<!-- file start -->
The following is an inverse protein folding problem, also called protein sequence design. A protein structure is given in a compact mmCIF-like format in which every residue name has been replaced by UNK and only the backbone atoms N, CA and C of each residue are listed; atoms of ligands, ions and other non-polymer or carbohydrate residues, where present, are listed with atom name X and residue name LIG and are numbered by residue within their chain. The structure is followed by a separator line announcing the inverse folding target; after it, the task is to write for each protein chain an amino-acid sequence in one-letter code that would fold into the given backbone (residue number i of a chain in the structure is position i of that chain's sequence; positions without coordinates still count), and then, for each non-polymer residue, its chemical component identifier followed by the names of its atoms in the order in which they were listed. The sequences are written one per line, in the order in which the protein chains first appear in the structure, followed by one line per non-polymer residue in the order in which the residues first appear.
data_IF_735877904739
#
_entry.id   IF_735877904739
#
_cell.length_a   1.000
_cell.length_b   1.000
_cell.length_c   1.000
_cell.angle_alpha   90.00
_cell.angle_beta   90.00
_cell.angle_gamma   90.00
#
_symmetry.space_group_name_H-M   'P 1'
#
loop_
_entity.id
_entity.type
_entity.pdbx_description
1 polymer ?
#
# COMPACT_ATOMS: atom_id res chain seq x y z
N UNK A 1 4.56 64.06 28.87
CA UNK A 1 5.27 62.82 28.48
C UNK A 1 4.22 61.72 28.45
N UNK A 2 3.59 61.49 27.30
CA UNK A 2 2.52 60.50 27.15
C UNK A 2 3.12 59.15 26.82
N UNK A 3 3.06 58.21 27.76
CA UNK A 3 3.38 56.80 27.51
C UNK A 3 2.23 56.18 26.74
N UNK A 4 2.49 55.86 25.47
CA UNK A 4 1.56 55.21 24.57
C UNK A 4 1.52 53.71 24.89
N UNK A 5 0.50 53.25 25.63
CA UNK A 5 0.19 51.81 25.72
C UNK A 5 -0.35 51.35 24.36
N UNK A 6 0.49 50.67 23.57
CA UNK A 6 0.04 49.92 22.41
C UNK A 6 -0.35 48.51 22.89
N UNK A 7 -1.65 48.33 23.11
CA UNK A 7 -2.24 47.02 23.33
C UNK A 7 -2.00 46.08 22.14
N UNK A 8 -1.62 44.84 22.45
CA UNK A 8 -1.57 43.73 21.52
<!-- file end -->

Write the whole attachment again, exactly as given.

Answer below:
The following is an inverse protein folding problem, also called protein sequence design. A protein structure is given in a compact mmCIF-like format in which every residue name has been replaced by UNK and only the backbone atoms N, CA and C of each residue are listed; atoms of ligands, ions and other non-polymer or carbohydrate residues, where present, are listed with atom name X and residue name LIG and are numbered by residue within their chain. The structure is followed by a separator line announcing the inverse folding target; after it, the task is to write for each protein chain an amino-acid sequence in one-letter code that would fold into the given backbone (residue number i of a chain in the structure is position i of that chain's sequence; positions without coordinates still count), and then, for each non-polymer residue, its chemical component identifier followed by the names of its atoms in the order in which they were listed. The sequences are written one per line, in the order in which the protein chains first appear in the structure, followed by one line per non-polymer residue in the order in which the residues first appear.
data_IF_735877904739
#
_entry.id   IF_735877904739
#
_cell.length_a   1.000
_cell.length_b   1.000
_cell.length_c   1.000
_cell.angle_alpha   90.00
_cell.angle_beta   90.00
_cell.angle_gamma   90.00
#
_symmetry.space_group_name_H-M   'P 1'
#
loop_
_entity.id
_entity.type
_entity.pdbx_description
1 polymer ?
#
# COMPACT_ATOMS: atom_id res chain seq x y z
N UNK A 1 4.56 64.06 28.87
CA UNK A 1 5.27 62.82 28.48
C UNK A 1 4.22 61.72 28.45
N UNK A 2 3.59 61.49 27.30
CA UNK A 2 2.52 60.50 27.15
C UNK A 2 3.12 59.15 26.82
N UNK A 3 3.06 58.21 27.76
CA UNK A 3 3.38 56.80 27.51
C UNK A 3 2.23 56.18 26.74
N UNK A 4 2.49 55.86 25.47
CA UNK A 4 1.56 55.21 24.57
C UNK A 4 1.52 53.71 24.89
N UNK A 5 0.50 53.25 25.63
CA UNK A 5 0.19 51.81 25.72
C UNK A 5 -0.35 51.35 24.36
N UNK A 6 0.49 50.67 23.57
CA UNK A 6 0.04 49.92 22.41
C UNK A 6 -0.35 48.51 22.89
N UNK A 7 -1.65 48.33 23.11
CA UNK A 7 -2.24 47.02 23.33
C UNK A 7 -2.00 46.08 22.14
N UNK A 8 -1.62 44.84 22.45
CA UNK A 8 -1.57 43.73 21.52